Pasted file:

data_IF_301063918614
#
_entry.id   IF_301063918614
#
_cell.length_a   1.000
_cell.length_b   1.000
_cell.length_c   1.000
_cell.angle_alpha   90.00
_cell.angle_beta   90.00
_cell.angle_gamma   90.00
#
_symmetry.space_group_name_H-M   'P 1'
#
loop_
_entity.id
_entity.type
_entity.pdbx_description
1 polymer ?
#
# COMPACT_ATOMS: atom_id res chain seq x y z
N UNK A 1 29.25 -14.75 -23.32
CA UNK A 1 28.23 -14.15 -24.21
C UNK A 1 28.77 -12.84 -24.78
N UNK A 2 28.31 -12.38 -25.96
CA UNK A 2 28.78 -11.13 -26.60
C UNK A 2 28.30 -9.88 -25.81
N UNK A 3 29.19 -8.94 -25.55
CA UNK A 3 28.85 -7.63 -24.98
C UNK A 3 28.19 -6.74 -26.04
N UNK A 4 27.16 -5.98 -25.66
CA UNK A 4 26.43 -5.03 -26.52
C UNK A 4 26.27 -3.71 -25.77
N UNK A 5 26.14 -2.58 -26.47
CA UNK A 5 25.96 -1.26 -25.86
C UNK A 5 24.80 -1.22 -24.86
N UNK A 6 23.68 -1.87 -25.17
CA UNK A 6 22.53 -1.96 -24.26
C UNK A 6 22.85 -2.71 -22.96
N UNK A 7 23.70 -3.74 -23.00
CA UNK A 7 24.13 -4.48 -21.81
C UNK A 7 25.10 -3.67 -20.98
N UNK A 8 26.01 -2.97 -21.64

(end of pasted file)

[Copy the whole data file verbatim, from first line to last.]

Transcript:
data_IF_301063918614
#
_entry.id   IF_301063918614
#
_cell.length_a   1.000
_cell.length_b   1.000
_cell.length_c   1.000
_cell.angle_alpha   90.00
_cell.angle_beta   90.00
_cell.angle_gamma   90.00
#
_symmetry.space_group_name_H-M   'P 1'
#
loop_
_entity.id
_entity.type
_entity.pdbx_description
1 polymer ?
#
# COMPACT_ATOMS: atom_id res chain seq x y z
N UNK A 1 29.25 -14.75 -23.32
CA UNK A 1 28.23 -14.15 -24.21
C UNK A 1 28.77 -12.84 -24.78
N UNK A 2 28.31 -12.38 -25.96
CA UNK A 2 28.78 -11.13 -26.60
C UNK A 2 28.30 -9.88 -25.81
N UNK A 3 29.19 -8.94 -25.55
CA UNK A 3 28.85 -7.63 -24.98
C UNK A 3 28.19 -6.74 -26.04
N UNK A 4 27.16 -5.98 -25.66
CA UNK A 4 26.43 -5.03 -26.52
C UNK A 4 26.27 -3.71 -25.77
N UNK A 5 26.14 -2.58 -26.47
CA UNK A 5 25.96 -1.26 -25.86
C UNK A 5 24.80 -1.22 -24.86
N UNK A 6 23.68 -1.87 -25.17
CA UNK A 6 22.53 -1.96 -24.26
C UNK A 6 22.85 -2.71 -22.96
N UNK A 7 23.70 -3.74 -23.00
CA UNK A 7 24.13 -4.48 -21.81
C UNK A 7 25.10 -3.67 -20.98
N UNK A 8 26.01 -2.97 -21.64